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Abstract Detail

Genome Evolution

Zhang, Xue-Cheng [1], Wu, Xiaolei [1], Findley, Seth [1], Wan, Jinrong [1], Libault, Marc [1], Nguyen, Henry [1], Cannon, Steven [2], Stacey, Gary [1].

Molecular evolution of LysM type receptor-like kinases in plants.

The LysM domain is an ancient and ubiquitous protein module that binds peptidoglycan and structurally related molecules. A genomic survey in a large number of species spanning all kingdoms reveals that the combination of LysM and receptor kinase domains is present exclusively in plants. However, the particular biological functions and molecular evolution of this gene family remain largely unknown. We show that the LysM domains in plant LysM proteins are highly diversified and that a minimum of six distinct types of LysM motifs exist in plant LysM kinase proteins and five additional types of LysM motifs exist in non-kinase plant LysM proteins. Further, motif similarities suggest that plant LysM motifs are ancient. Although phylogenetic signals are not sufficient to resolve the earliest relationships, plant LysM motifs may have arisen through common ancestry with LysM motifs in other kingdoms. Within the plants, the gene family has evolved through local and segmental duplications. The family has undergone further duplication and diversification in legumes, where some LysM kinase genes function as receptors for bacterial nodulation factor. Two pairs of homeologous regions were identified in soybean based on microsynteny and fluorescence in situ hybridization. Expression data show that most plant LysM kinase genes are expressed predominantly in the root and that orthologous LysM kinase genes share similar tissue expression patterns. We also examined synteny around plant LysM kinase genes to help reconstruct scenarios for the evolution of this important gene family.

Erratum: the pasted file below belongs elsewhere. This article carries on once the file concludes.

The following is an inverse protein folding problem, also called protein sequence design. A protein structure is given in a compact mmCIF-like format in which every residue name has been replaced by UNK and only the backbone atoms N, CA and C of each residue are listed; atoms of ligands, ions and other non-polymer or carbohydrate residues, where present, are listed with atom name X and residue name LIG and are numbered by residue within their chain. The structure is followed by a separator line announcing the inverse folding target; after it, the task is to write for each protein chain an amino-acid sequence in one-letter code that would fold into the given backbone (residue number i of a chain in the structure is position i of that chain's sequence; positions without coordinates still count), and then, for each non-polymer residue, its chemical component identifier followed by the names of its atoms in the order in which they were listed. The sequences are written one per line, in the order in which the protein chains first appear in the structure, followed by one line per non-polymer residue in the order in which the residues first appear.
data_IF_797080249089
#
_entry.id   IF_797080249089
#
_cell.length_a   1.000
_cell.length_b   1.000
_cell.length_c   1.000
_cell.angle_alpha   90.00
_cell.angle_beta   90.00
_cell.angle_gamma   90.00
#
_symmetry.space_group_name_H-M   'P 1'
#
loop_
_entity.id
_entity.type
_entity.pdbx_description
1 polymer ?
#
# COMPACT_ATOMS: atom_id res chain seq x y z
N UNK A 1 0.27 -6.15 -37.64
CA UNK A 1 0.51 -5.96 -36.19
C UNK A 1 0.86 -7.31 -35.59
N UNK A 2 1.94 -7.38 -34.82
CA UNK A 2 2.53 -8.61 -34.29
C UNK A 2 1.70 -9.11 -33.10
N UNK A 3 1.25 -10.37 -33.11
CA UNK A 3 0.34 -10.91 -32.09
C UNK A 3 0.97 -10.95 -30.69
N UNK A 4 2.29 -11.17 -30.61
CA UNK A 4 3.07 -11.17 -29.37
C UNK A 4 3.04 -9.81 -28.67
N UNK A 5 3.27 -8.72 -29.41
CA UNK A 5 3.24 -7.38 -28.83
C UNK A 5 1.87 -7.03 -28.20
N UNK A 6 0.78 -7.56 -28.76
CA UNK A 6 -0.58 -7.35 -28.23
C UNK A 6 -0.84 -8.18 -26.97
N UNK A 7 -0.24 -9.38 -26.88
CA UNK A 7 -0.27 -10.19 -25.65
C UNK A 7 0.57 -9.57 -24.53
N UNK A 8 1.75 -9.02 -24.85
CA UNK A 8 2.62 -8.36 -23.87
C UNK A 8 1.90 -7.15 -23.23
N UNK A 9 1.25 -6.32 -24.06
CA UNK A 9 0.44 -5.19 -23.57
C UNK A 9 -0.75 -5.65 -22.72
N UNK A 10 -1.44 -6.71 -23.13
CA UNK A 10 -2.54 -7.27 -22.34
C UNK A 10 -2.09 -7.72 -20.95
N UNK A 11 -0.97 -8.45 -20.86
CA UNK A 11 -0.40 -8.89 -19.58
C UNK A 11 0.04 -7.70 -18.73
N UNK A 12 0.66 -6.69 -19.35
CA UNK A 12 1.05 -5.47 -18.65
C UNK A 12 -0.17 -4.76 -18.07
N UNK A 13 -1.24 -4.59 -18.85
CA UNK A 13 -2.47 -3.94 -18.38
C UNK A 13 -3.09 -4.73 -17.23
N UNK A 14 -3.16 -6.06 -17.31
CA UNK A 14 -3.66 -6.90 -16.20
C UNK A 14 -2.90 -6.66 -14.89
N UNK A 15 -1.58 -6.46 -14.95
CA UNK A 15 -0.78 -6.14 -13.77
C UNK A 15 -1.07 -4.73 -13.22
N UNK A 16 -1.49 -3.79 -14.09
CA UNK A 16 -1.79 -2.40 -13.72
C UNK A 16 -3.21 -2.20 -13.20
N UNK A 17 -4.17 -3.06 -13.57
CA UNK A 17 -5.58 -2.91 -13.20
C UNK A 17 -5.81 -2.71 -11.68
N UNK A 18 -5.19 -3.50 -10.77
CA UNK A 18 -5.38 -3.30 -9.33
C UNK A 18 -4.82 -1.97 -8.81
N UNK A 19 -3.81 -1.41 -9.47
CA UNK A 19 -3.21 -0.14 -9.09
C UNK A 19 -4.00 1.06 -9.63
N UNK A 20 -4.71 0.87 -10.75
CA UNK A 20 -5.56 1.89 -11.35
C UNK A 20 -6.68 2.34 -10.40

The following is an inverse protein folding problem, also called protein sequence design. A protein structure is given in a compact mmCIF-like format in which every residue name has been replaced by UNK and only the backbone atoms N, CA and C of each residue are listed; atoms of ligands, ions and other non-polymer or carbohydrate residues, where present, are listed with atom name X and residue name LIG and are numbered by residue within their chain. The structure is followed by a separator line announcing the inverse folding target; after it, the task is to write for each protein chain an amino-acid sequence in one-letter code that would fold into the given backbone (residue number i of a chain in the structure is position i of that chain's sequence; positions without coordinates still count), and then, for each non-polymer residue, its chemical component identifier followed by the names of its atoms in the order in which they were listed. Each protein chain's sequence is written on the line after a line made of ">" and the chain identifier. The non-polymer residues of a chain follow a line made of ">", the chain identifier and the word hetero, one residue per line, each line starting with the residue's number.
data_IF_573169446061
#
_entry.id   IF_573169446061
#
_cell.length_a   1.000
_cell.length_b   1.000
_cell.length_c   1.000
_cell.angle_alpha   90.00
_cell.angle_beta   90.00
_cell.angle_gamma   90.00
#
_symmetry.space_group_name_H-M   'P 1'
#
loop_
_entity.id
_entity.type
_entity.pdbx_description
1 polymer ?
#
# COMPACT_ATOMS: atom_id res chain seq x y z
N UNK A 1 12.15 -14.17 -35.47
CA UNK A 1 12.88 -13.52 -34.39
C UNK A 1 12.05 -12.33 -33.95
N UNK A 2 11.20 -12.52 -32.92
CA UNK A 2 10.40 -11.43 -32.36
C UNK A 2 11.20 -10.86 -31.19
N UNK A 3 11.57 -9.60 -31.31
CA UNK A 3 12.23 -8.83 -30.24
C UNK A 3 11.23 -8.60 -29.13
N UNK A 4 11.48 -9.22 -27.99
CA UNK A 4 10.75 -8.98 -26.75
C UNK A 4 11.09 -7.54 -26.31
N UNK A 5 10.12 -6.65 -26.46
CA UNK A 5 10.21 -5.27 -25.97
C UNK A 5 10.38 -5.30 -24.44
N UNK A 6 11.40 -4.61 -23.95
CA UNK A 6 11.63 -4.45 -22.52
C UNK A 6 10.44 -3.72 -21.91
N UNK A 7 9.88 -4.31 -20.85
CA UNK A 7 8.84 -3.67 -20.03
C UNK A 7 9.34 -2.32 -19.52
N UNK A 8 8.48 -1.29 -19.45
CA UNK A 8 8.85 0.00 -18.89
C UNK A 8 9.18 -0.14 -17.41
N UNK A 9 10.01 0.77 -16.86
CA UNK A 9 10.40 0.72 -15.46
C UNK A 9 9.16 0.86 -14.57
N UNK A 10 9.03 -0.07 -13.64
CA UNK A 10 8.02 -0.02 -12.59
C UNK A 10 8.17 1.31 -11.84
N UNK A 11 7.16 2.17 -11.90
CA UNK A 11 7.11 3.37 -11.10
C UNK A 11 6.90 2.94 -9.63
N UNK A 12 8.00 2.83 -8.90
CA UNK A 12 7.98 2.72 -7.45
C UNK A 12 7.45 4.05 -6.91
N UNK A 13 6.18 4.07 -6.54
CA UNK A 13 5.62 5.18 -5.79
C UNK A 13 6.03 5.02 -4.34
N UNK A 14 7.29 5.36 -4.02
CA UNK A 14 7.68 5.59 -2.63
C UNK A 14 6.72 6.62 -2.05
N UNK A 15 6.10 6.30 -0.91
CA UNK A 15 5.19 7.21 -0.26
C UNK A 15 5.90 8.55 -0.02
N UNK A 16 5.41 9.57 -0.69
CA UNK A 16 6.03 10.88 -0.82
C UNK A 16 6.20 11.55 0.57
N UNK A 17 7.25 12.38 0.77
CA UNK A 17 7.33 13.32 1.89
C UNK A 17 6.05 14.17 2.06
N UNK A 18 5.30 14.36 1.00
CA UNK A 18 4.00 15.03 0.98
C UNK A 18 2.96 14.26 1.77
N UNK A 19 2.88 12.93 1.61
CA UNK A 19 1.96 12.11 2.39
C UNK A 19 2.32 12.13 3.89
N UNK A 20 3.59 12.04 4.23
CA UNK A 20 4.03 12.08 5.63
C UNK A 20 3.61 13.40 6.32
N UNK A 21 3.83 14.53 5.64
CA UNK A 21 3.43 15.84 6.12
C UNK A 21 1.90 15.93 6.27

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1 - Univ. of Missouri-Columbia
2 - Iowa State University

receptor kinase
molecular evolution.

Presentation Type: Plant Biology Abstract
Session: P
Location: Exhibit Hall (Northeast, Southwest & Southeast)/Hilton
Date: Sunday, July 8th, 2007
Time: 8:00 AM
Number: P40022
Abstract ID:2701

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